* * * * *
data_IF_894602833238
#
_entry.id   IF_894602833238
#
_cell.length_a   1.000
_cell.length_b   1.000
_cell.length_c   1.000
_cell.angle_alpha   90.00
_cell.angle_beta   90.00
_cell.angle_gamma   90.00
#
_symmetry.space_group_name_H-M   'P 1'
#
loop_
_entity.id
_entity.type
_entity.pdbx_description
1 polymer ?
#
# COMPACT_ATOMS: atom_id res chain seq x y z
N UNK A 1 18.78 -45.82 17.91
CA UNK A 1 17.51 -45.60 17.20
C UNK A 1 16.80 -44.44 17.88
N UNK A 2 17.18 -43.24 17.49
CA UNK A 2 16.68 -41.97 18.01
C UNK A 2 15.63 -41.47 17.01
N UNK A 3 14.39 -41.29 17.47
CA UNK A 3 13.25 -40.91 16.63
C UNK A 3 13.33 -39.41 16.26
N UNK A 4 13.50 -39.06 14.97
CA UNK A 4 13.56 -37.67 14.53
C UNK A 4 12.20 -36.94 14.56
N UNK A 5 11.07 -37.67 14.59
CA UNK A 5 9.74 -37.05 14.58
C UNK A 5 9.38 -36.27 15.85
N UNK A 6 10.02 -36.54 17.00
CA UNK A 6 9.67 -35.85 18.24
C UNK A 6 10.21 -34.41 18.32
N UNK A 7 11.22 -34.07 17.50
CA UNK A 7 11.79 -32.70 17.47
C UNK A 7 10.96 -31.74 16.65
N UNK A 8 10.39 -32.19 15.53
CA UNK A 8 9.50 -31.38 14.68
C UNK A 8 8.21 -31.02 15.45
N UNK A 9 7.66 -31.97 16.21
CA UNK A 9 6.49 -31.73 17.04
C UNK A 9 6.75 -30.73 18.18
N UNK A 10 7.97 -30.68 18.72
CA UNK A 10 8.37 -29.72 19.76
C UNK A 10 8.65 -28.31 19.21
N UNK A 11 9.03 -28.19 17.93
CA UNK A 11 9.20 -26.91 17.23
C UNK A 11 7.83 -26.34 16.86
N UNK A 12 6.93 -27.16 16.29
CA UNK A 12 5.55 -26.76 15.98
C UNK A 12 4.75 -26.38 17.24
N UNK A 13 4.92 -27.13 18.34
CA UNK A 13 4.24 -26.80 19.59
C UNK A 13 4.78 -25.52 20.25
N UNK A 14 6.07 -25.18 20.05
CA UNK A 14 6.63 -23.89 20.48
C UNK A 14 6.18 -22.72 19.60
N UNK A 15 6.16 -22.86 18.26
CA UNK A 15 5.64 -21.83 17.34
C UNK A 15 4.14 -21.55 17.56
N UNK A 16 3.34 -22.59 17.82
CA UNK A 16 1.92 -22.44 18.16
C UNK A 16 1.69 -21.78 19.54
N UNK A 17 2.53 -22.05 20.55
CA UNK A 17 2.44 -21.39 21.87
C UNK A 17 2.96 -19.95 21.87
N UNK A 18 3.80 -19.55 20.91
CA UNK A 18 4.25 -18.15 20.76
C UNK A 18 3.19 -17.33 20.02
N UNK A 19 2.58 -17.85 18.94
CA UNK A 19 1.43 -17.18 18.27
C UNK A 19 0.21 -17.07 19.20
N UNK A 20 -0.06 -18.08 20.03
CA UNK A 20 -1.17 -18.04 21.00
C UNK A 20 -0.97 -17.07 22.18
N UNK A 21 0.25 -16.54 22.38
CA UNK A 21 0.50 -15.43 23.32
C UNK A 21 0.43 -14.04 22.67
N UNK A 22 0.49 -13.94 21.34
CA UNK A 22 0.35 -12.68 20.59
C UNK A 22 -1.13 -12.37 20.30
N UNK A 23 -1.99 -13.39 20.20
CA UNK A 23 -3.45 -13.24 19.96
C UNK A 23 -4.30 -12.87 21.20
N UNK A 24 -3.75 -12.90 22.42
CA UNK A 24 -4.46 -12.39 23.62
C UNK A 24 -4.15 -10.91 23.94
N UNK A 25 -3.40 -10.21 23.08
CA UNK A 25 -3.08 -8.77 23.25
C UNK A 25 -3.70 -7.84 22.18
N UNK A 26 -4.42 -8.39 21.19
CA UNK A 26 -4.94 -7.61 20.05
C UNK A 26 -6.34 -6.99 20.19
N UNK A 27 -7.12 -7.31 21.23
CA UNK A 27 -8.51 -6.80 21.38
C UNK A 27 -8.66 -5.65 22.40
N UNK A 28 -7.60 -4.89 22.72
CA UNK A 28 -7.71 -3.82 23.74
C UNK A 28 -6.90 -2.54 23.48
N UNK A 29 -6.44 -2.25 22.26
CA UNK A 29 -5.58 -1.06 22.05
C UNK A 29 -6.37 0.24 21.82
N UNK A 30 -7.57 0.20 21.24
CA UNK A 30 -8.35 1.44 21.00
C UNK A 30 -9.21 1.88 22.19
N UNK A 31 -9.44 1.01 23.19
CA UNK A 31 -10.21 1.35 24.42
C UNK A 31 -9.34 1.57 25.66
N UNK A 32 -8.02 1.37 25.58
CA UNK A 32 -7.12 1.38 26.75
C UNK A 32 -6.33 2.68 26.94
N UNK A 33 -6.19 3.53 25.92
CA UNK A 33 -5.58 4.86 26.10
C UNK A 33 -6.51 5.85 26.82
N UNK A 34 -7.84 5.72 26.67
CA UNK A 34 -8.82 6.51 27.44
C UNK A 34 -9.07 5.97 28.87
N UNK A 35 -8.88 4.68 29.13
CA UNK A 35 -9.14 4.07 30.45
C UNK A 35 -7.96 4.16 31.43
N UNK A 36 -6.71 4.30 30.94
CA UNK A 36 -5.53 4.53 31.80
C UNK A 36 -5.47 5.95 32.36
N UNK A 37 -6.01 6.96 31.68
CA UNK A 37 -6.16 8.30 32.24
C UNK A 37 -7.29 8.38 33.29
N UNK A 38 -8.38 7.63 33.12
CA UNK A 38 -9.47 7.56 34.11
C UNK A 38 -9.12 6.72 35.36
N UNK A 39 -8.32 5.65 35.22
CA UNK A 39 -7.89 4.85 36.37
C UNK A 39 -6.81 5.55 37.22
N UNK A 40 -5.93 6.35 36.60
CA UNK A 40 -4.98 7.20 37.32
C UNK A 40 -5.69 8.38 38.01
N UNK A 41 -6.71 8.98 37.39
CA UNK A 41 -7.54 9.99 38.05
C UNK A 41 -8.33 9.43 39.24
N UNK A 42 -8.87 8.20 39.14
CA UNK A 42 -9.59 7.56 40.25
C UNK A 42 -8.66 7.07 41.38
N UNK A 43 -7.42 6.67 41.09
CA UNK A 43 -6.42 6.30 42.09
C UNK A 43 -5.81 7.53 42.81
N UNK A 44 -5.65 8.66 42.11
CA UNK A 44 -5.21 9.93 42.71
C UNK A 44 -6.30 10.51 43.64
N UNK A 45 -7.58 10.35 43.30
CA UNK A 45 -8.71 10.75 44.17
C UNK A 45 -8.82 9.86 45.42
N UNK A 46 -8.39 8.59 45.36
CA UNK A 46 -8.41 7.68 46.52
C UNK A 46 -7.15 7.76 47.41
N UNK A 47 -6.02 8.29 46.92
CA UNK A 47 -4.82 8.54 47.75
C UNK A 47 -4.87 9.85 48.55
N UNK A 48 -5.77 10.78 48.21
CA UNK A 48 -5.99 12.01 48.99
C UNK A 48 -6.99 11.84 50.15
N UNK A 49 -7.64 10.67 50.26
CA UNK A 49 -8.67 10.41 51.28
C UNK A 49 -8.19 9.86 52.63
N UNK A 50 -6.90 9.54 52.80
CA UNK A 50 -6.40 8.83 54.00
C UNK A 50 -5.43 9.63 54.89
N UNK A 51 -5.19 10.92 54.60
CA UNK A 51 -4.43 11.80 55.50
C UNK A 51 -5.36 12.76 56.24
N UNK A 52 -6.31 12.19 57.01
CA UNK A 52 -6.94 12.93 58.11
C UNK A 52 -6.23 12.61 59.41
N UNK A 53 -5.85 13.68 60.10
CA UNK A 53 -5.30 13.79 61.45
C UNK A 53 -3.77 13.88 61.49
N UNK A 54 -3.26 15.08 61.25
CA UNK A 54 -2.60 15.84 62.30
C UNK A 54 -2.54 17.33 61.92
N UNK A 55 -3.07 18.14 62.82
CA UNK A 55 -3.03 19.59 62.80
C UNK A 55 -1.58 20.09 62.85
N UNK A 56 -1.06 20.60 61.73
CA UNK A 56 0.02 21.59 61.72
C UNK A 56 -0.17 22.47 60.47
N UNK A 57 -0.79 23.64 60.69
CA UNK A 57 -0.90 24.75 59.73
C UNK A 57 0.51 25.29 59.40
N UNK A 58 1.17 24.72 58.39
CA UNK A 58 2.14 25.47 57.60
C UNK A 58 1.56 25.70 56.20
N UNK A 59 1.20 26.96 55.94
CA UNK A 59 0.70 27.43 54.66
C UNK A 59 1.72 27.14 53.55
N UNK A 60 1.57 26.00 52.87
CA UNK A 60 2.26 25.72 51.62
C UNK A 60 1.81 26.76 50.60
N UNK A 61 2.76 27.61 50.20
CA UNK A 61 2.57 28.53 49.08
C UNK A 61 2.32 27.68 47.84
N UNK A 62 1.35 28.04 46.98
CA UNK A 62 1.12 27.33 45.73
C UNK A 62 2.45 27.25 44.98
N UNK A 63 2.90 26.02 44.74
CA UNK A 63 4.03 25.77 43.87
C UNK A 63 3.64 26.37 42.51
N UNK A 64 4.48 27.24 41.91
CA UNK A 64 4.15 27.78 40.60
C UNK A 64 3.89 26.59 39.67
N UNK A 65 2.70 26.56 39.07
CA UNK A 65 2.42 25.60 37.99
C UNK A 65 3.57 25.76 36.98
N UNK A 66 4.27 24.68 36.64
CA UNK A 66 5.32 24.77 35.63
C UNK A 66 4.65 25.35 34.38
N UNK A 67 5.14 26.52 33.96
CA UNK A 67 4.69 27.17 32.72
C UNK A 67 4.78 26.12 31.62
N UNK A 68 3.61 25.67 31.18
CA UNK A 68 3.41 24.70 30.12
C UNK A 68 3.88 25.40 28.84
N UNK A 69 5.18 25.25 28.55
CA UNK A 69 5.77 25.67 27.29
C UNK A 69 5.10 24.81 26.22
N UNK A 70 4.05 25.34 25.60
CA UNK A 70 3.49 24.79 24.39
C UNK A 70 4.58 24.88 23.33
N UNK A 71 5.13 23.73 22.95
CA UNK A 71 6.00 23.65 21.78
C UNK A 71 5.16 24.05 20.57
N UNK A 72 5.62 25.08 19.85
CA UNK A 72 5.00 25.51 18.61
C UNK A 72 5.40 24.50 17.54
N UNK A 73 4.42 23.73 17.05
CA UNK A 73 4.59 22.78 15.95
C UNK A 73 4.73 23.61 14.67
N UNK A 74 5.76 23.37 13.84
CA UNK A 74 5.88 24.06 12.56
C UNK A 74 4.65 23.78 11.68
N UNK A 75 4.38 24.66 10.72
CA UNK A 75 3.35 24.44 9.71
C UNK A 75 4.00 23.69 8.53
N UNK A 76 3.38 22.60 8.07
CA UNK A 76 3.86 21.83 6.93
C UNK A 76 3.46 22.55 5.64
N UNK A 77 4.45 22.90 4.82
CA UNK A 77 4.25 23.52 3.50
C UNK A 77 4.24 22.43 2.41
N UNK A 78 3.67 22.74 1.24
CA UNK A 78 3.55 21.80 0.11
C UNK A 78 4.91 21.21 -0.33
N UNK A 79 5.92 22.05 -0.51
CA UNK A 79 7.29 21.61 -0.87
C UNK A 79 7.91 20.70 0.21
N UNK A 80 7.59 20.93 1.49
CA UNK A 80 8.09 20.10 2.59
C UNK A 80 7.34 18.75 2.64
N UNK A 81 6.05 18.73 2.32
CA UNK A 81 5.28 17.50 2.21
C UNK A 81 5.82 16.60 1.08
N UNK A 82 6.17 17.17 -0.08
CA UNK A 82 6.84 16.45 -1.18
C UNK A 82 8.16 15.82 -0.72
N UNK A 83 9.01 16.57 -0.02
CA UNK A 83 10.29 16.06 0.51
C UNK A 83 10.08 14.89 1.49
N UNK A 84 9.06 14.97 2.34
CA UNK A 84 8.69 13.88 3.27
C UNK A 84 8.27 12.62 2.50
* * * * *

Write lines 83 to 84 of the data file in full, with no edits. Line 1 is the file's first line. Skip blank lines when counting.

C UNK A 21 0.43 -14.04 22.67
N UNK A 22 0.49 -13.94 21.34